"Well, we might start like this. first let's look at a really good prayer. we won't have far to seek; the great men and women of all religions have left us a wonderful supply." page 99
11th Step Prayer
"Lord, make me an instrument of thy peace!
That where there is hatred, I may bring love.
That where there is wrong, I may bring the spirit of forgiveness.
That where there is discord, I may bring harmony.
That where there is error, I may bring truth.
That where there is doubt, I may bring faith.
That where there is despair, I may bring hope.
That where there are shadows, I may bring light.
That where there is sadness, I may bring joy.
Lord, grant that I may seek rather to comfort, than to be comforted.
To understand, than to be understood.
To love, than to be loved.
For it is by self-forgetting that one finds.
It is by forgiving that one is forgiven.
It is by dying that one awakens to eternal life. Amen."
“As beginners in meditation, we might now reread this prayer several times very slowly, savoring every word and trying to take in the deep meaning of each phrase and idea. It will help if we can drop all resistance to what our friend says. For in meditation, debate has no place. We rest quietly with the thoughts of someone who knows, so that we may experience and learn.” Page 99-100
“As though lying upon a sunlit beach, let us relax and breathe deeply of the spiritual atmosphere with which the grace of this prayer surrounds us. Let us become willing to partake and be strengthened and lifted up by the sheer spiritual power, beauty, and love of which these magnificent words are the carriers. Let us look now upon the sea and ponder what its mystery is; and let us lift our eyes to the far horizon, beyond which we shall seek all those wonders still unseen.” Page 100
“...when such thoughts break in, we might recall, a little ruefully, how much store we used to set by imagination as it tired to create reality out of bottles.” Page 100
“First of all, he wanted to become a “channel.” Then he asked for grace to bring love, forgiveness, harmony, truth, hope, light and joy to every human being he could.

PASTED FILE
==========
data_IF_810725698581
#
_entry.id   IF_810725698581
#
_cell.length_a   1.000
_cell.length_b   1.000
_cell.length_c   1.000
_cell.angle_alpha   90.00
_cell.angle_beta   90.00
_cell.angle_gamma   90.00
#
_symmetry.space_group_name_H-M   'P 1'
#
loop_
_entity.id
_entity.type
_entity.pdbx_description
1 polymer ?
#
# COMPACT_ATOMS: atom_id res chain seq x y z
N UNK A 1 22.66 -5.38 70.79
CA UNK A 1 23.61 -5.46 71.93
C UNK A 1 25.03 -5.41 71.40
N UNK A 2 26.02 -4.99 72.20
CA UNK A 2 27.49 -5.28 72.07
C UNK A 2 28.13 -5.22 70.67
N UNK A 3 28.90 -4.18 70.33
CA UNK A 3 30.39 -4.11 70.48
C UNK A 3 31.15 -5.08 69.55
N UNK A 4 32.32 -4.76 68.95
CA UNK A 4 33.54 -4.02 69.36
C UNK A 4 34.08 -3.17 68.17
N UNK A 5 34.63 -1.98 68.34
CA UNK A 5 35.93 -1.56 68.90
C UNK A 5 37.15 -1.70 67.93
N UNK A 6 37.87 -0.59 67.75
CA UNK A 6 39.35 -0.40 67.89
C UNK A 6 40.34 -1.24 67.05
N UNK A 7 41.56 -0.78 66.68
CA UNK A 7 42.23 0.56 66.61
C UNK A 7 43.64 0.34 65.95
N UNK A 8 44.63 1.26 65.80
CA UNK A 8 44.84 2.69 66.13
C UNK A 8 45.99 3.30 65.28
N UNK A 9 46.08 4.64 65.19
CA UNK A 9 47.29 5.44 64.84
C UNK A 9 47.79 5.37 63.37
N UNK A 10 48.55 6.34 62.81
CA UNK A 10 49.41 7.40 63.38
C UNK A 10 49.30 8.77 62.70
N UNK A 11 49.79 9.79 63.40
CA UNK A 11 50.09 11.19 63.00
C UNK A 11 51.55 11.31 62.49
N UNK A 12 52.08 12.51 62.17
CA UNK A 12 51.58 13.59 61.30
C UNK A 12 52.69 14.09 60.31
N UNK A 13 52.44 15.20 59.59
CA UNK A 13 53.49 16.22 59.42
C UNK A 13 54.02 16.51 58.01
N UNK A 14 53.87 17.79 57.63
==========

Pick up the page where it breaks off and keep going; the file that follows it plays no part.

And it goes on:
Next, came expression of an aspiration and a hope for himself. He hoped, God-willing, that he might be able to find some treasures, too. This he would do by what he called self-forgetting. How did he propose to accomplish that?
He thought it better to give comfort than to receive it; better to understand than to be understood; better to forgive than to be forgiven.
“this much could be a fragment of what is called meditation, perhaps our very first attempt at a mood, a flier into the realm of spirit, if you like. It ought to be followed by a good look at where we stand now, and a further look at what might happen in our lives were we able to move closer to the ideal we have been trying to glimpse." page 101
You may do quick mini-meditations throughout the day get centered, find a little emotional balance and relax by quietly breathing deeply and.....
“As the day goes on, we can pause where situations must be met and decisions made, and renew the simple request: “Thy will, not mine, be done.” If at these points our emotional disturbance happens to be great, we will more surely keep our balance, provided we remember, and repeat to ourselves, a particular prayer or phrase that appealed to us in our reading or meditation. Just saying it over and over will often enable us to clear a channel choked up with anger, fear, frustration, or misunderstanding, and permit us to return to the surest help of all – our search for God’s will, not our won, in the moment of stress. pages 102-103
"All those who have persisted have found strength not ordinarily their own. They have found wisdom beyond their usual capability. And they have increasingly found a peace of mind which can stand firm in the face of difficult circumstance.” Page 104
“We discover that we do receive guidance for our lives to just about the extent that we stop making demands upon God to give it to us on order and on our terms.” Page 104
“Perhaps one of the greatest rewards of meditation and prayer is the sense of belonging that comes to us. We no longer live in a hostile world. We are no longer lost and frightened and purposeless. The moment we begin to see truth, justice, and love as the real and eternal things in life, we are no longer deeply disturbed by all the seeming evidence to the contrary that surrounds us in purely human affairs. We know that God lovingly watches over us. We know that when we turn to him all will be well with us, here and hereafter. Page 105